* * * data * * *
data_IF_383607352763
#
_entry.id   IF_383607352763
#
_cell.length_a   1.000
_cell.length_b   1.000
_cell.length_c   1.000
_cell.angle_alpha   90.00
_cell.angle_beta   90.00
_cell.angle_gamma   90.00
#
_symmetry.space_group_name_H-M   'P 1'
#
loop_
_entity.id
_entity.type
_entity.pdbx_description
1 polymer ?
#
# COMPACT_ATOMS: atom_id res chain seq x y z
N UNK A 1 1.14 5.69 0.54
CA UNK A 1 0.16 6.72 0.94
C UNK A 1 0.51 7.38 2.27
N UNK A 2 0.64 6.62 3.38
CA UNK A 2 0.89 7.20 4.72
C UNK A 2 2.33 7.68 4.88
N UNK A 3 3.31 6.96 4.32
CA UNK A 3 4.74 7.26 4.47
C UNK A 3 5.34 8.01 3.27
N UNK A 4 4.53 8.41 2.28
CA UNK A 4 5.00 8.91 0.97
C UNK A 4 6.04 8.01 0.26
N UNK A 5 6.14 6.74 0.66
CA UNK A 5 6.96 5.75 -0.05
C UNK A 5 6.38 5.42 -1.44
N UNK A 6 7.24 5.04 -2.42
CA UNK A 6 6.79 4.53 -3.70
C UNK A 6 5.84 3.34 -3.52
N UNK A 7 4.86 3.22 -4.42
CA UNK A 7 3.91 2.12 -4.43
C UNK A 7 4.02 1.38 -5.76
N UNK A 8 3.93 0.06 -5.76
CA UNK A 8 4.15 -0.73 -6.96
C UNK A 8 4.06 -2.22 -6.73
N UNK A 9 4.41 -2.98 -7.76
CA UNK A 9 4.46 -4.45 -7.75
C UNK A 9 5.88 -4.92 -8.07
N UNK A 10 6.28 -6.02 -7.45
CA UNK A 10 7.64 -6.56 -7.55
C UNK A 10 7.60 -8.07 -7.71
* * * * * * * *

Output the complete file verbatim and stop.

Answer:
data_IF_383607352763
#
_entry.id   IF_383607352763
#
_cell.length_a   1.000
_cell.length_b   1.000
_cell.length_c   1.000
_cell.angle_alpha   90.00
_cell.angle_beta   90.00
_cell.angle_gamma   90.00
#
_symmetry.space_group_name_H-M   'P 1'
#
loop_
_entity.id
_entity.type
_entity.pdbx_description
1 polymer ?
#
# COMPACT_ATOMS: atom_id res chain seq x y z
N UNK A 1 1.14 5.69 0.54
CA UNK A 1 0.16 6.72 0.94
C UNK A 1 0.51 7.38 2.27
N UNK A 2 0.64 6.62 3.38
CA UNK A 2 0.89 7.20 4.72
C UNK A 2 2.33 7.68 4.88
N UNK A 3 3.31 6.96 4.32
CA UNK A 3 4.74 7.26 4.47
C UNK A 3 5.34 8.01 3.27
N UNK A 4 4.53 8.41 2.28
CA UNK A 4 5.00 8.91 0.97
C UNK A 4 6.04 8.01 0.26
N UNK A 5 6.14 6.74 0.66
CA UNK A 5 6.96 5.75 -0.05
C UNK A 5 6.38 5.42 -1.44
N UNK A 6 7.24 5.04 -2.42
CA UNK A 6 6.79 4.53 -3.70
C UNK A 6 5.84 3.34 -3.52
N UNK A 7 4.86 3.22 -4.42
CA UNK A 7 3.91 2.12 -4.43
C UNK A 7 4.02 1.38 -5.76
N UNK A 8 3.93 0.06 -5.76
CA UNK A 8 4.15 -0.73 -6.96
C UNK A 8 4.06 -2.22 -6.73
N UNK A 9 4.41 -2.98 -7.76
CA UNK A 9 4.46 -4.45 -7.75
C UNK A 9 5.88 -4.92 -8.07
N UNK A 10 6.28 -6.02 -7.45
CA UNK A 10 7.64 -6.56 -7.55
C UNK A 10 7.60 -8.07 -7.71